IMG_3002A joyful package suitable to a joyful occasion, these three songs for Christmas Eve and Day sing out in praise of the creator, the source of goodness, and a responsive jubilant creation.

Psalm 96 begins with the much-sung ‘Sing to God a new song’. Sure enough, there are dozens of settings ancient and modern of this psalm — or I should say opening phrase; nearly all classical settings confine their scope to the first two or three verses. The rest of the poem brings in more rejoicing in earth and heavens, and includes repeats of bits of other psalms like 29, 93 and (relevant in this clutch of readings) 98:7-9. It’s also the source of that sweet phrase ‘the beauty of holiness’.

Psalm 97 takes on a more feisty tone, declaring the enmity of false gods and carved images. These days they might be identified as fascination with youth, self-promotion, nationalism, wealth or power. The psalmist calls for The Force to awaken against this dark side (sorry, couldn’t resist the reference; and there will be more star-shattering revelations next post…)

InstrumentsPsalm 98 again urges us to lift up  our voices to sing a new song. This time, we are encouraged to bring along our harp, trumpet and horn. The psalmist broadens the focus to call for vibrant harmony among all nations with creation (we are thankful for small steps taken recently in Paris) and the Creator (more steps needed).

Music

Ps96 illustr HenryVIII Psalter 1540

Ps.96 ‘Cantate Domino’; from the Henry VIII Psalter, c.1540, British Library. Click to enlarge.

As mentioned above, there are dozens of ‘new songs’. Bach did a great piece called Singet dem Herrn, a cantata that needs to be taken at a clip for full effect. Here’s a very small sample of some other more demanding pieces listed on the Choral public domain for Psalm 98:

  • Orlando di Lasso SSATB (vv. 1-4)
  • Claudio Monteverdi SSATBB (combined with Psalm 96); and one for 2 soprani
  • Johann Pachelbel SATB.SATB – two choirs please!
  • Michael Praetorius vv.1-3 SSST.ATBB and vv.4-6 SSSAATTBB – whew!
  • Heinrich Schütz, SATB.SATB – another double choir piece in the Venetian style.

There are of course plenty of nice songs within reach of amateur groups. Together in song, characteristically skipping some verses and gender inclusiveness, does at least cover all these psalms in song numbers 54 to 57, mostly in our favoured responsorial style.

Psalms for all seasons and The emergent psalter have other suitable settings.

Merry and blessed Christmas to all readers around the world.

At South Woden (… and more about that character Henry) Continue reading

Benedictus (Zechariah), 6 Dec 2015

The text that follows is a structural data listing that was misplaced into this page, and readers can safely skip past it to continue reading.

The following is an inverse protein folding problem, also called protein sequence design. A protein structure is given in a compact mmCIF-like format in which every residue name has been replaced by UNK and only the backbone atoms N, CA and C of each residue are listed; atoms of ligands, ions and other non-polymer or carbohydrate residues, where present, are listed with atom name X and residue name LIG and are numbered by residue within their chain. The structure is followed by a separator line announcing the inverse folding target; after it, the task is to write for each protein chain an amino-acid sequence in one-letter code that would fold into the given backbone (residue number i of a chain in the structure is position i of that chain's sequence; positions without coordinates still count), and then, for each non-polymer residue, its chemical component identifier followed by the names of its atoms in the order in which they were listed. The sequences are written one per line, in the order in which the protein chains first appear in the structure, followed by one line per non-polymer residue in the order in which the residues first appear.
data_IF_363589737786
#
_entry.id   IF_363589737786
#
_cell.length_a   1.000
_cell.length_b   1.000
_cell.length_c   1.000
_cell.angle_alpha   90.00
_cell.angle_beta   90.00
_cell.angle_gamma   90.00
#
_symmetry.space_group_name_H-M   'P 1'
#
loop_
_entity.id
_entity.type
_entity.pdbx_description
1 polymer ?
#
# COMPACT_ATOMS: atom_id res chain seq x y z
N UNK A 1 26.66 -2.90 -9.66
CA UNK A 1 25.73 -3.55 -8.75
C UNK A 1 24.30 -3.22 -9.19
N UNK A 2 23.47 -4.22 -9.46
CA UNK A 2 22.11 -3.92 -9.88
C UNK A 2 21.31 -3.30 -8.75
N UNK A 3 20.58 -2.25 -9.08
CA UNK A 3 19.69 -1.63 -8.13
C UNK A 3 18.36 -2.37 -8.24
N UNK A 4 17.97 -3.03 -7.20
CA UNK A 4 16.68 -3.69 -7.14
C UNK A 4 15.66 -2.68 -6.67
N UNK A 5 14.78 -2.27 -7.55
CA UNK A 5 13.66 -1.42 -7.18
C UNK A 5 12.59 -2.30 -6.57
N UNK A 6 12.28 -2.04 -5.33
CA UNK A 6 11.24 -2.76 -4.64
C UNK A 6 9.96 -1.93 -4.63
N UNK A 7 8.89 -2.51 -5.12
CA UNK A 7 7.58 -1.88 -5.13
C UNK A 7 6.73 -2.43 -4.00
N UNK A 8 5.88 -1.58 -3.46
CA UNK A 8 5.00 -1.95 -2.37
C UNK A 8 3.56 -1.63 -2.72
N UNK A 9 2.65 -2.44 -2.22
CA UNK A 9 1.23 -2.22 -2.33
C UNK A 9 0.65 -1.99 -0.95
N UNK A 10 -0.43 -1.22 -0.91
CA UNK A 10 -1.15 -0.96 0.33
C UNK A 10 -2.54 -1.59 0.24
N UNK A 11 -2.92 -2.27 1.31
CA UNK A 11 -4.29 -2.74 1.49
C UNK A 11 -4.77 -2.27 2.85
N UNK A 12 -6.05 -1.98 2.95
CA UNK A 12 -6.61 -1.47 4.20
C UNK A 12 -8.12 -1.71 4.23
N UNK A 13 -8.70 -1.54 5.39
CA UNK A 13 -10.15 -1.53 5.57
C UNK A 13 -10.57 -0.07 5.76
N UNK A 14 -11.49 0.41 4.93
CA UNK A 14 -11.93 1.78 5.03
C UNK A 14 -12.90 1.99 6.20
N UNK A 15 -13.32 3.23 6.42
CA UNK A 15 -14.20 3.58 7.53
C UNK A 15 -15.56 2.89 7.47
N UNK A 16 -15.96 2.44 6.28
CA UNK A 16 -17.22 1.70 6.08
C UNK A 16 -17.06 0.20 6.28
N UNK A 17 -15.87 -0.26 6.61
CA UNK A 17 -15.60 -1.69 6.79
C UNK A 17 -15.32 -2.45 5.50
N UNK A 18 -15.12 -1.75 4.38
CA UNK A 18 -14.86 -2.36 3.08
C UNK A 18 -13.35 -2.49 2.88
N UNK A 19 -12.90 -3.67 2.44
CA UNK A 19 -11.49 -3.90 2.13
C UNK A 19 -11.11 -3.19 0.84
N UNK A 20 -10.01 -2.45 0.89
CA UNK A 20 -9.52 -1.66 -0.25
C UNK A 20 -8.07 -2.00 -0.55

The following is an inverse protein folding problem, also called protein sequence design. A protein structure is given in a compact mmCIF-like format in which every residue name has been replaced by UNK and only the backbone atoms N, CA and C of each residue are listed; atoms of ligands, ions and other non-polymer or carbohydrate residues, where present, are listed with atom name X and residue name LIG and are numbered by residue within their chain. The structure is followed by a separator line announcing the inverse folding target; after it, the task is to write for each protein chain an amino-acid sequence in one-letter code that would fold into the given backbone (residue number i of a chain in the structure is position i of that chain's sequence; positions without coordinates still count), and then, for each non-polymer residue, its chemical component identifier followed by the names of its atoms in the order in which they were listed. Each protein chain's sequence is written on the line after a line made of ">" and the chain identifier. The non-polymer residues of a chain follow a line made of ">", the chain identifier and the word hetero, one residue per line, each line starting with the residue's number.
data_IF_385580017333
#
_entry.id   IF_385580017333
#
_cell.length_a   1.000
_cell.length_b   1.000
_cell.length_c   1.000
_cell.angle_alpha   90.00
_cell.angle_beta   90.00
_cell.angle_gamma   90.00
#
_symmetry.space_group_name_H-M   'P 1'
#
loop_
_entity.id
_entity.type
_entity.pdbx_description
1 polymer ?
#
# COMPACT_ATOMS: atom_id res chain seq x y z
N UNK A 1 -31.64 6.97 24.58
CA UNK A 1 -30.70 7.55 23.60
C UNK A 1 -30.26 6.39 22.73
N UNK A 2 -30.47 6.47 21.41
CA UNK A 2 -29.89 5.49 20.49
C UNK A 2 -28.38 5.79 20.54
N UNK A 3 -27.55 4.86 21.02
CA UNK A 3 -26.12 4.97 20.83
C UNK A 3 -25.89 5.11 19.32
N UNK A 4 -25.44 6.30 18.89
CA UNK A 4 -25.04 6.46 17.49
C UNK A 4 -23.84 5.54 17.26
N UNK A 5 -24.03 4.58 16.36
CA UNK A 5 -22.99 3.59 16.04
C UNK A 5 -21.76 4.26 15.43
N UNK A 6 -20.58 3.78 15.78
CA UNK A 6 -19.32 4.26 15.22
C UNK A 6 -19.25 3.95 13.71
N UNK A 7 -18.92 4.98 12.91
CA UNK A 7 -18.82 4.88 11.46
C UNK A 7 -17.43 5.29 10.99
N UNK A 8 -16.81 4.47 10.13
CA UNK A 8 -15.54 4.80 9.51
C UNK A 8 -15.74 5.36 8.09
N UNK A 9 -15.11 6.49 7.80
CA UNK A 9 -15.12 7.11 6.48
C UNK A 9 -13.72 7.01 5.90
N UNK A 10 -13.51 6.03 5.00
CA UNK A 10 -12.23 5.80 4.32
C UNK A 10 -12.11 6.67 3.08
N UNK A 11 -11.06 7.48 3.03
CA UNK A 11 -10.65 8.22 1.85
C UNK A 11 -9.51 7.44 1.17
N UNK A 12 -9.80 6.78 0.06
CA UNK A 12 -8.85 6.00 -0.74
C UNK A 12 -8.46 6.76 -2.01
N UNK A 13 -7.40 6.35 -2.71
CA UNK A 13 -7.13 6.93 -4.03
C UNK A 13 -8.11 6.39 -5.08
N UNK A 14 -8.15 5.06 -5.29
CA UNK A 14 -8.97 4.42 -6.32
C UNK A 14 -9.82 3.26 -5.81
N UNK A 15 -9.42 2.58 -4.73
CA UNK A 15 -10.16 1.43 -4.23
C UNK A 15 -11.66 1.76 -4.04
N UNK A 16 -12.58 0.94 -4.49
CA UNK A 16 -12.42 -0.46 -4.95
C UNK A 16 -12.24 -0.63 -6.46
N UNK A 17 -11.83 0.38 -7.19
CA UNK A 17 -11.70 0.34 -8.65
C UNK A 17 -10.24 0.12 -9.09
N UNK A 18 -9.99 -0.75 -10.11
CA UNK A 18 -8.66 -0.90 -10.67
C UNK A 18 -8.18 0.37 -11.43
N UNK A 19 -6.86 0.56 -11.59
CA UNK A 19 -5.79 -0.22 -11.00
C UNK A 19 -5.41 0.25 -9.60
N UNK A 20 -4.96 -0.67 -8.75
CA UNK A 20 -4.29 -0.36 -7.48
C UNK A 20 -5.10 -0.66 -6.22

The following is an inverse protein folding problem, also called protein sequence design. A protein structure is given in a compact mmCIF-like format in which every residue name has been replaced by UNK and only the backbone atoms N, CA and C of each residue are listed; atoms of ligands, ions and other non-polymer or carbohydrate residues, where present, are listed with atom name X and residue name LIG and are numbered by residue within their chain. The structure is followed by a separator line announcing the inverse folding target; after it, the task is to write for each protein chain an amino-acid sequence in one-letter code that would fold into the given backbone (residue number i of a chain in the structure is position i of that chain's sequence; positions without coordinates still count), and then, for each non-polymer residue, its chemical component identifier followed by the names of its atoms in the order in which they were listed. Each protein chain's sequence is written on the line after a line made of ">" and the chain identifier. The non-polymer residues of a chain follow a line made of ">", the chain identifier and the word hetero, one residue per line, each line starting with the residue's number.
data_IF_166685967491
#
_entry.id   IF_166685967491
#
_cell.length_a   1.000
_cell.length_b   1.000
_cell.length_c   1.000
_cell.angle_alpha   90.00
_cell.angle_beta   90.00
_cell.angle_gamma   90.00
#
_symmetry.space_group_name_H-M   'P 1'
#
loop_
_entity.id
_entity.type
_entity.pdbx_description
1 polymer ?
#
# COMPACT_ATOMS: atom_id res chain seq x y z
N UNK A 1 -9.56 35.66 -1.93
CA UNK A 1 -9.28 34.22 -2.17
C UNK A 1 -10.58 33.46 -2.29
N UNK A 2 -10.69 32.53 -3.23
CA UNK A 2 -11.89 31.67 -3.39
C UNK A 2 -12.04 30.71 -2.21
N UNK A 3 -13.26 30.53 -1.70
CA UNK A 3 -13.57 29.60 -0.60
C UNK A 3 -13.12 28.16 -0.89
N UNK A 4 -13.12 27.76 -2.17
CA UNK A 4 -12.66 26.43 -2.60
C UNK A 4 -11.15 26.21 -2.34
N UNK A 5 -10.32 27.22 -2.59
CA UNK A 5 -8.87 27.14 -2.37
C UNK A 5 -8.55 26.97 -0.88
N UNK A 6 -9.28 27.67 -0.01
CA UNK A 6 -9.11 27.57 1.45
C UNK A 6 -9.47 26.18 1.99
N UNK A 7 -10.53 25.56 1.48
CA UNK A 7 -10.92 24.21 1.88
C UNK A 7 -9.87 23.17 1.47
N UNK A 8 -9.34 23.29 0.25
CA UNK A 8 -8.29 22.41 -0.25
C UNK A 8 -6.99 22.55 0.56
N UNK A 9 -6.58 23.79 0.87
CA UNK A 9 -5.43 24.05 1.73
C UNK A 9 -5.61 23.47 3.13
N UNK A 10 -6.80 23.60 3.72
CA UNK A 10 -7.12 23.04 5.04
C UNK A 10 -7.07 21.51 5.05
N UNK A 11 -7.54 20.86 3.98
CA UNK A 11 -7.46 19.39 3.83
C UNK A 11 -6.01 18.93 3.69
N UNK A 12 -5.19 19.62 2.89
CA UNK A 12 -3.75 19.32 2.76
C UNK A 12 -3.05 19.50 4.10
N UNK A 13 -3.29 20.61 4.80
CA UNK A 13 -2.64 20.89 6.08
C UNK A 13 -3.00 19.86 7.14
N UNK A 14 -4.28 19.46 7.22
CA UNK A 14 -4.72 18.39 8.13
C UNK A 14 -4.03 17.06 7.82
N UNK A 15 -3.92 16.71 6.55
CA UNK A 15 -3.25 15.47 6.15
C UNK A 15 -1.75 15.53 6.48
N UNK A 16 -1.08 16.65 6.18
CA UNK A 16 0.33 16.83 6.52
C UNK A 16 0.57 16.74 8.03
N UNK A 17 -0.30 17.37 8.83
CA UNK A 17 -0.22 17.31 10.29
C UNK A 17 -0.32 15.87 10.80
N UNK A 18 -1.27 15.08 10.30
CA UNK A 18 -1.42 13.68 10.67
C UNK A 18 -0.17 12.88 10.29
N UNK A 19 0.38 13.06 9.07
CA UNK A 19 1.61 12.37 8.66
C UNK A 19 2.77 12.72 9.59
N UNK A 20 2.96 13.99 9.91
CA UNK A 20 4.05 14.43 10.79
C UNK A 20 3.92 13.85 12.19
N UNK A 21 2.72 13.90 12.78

The lectionary in some seasons substitutes a canticle or other reading for the psalm. We can hardly feel short-changed: we sing most of the psalms over the three-year (weekly) cycle, compared with less than 10% of the rest of the Bible. Anne Richardson, of the Vanderbilt Divinity Library, writes:

All three of the non-Psalm options in Advent of Year C are in the format of one of the groups of Psalms referred to as the individual thanksgiving Psalms or Songs of Praise.

Accusation or anunciation

The annunciation, 16th C carving, Toulouse

So this week, the second Sunday in Advent, we find the Benedictus or Song of Zechariah in the psalm spot. The Latin name comes, as usual, from the first few words of the text:

Benedictus Dominus Deus Israel / Blessed be the Lord God of Israel

Music

Psalms for all seasons suggests two chant-style settings.

  • The first (page 1013) is pure simplicity — two notes, two chords throughout, in Gregorian tradition but even less adorned — which has its own beauty.
  • And the second is like unto it (quiz; where did this little phrase come from?) but with more of a flourish.
  • Additionally, a third option, again similar but with variations, is a home-grown setting to the SW Communion Chant.

However, this week at South Woden we are privileged to be treated to a session in which Len and Sue will report their experience at a recent modern theology conference in the USA. We will sing not this canticle but the other NT reading from Philippians. Sue has chosen a tune by Father Frank Anderson MSC, with verses by a cantor and a chorus:

I thank my God each time I think of you
And when I pray for you, I pray with joy (Phil. 1:3,4)

All singers welcome, meeting a little early on Sunday.

Next Week

Another canticle, this time the First Song of Isaiah. We return to a lovely song by John Bell to which we have moulded the words to make a great children’s song, complete with uke and Hallelujah for evermore! Our good friend Jonathan Barker leads us.

Psalm 25, 29 Nov 15

Image: Wikicommons

Image: Wikicommons

Psalm 25, an acrostic psalm in Hebrew, runs to 22 verses. The alphabetical arrangement is lost in our translations.